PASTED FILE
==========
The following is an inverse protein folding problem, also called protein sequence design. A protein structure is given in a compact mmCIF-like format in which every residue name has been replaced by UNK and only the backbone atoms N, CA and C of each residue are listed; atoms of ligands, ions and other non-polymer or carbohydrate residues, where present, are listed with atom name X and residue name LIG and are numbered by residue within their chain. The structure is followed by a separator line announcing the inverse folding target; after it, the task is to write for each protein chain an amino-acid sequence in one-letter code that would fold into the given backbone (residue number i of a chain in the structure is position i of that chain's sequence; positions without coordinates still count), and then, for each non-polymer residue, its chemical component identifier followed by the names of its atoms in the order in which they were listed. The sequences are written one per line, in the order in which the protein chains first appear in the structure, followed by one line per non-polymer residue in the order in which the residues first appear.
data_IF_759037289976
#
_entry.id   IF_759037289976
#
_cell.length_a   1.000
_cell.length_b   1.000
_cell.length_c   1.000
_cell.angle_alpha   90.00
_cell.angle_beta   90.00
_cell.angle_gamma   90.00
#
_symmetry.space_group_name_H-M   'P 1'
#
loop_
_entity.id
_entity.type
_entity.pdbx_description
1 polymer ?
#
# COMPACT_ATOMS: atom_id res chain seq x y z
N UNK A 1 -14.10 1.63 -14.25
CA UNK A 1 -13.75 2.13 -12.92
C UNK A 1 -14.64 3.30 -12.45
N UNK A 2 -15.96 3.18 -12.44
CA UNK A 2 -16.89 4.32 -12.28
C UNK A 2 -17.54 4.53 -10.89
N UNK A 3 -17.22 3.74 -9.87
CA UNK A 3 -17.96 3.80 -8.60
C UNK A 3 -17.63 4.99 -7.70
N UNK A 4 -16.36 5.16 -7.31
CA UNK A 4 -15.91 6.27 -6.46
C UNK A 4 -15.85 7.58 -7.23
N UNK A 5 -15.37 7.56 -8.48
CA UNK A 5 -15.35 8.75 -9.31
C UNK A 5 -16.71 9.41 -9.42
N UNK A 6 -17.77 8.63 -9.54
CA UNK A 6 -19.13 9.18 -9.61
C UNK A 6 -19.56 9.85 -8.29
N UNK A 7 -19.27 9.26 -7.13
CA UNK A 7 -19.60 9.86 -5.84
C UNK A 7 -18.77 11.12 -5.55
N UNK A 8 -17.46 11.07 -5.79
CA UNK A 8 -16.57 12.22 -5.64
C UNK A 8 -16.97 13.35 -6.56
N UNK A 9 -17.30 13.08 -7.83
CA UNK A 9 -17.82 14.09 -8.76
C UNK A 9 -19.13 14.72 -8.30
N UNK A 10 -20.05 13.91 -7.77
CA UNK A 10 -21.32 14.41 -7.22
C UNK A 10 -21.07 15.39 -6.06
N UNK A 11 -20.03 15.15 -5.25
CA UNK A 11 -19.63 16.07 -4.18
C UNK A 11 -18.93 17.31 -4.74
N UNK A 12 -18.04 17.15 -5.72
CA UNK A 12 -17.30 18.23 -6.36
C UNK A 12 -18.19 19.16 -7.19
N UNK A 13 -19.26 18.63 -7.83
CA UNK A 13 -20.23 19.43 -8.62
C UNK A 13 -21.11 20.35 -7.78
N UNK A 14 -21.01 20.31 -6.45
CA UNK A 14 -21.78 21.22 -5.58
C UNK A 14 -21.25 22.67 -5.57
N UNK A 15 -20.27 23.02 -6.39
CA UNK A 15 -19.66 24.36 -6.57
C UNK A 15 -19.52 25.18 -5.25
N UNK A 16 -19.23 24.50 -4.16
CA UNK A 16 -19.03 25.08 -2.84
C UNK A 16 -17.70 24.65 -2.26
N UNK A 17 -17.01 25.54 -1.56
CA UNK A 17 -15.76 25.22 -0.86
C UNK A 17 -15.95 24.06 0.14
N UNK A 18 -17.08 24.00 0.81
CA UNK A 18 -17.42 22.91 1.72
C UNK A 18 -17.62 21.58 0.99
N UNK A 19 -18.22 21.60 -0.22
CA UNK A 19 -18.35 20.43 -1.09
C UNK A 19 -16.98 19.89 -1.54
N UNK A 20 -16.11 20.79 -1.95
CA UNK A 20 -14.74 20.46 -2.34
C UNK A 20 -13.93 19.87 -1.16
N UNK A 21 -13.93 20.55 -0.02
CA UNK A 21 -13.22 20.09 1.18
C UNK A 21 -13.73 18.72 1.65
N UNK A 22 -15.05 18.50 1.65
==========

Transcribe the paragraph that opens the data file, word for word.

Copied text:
The following is an inverse protein folding problem, also called protein sequence design. A protein structure is given in a compact mmCIF-like format in which every residue name has been replaced by UNK and only the backbone atoms N, CA and C of each residue are listed; atoms of ligands, ions and other non-polymer or carbohydrate residues, where present, are listed with atom name X and residue name LIG and are numbered by residue within their chain. The structure is followed by a separator line announcing the inverse folding target; after it, the task is to write for each protein chain an amino-acid sequence in one-letter code that would fold into the given backbone (residue number i of a chain in the structure is position i of that chain's sequence; positions without coordinates still count), and then, for each non-polymer residue, its chemical component identifier followed by the names of its atoms in the order in which they were listed. The sequences are written one per line, in the order in which the protein chains first appear in the structure, followed by one line per non-polymer residue in the order in which the residues first appear.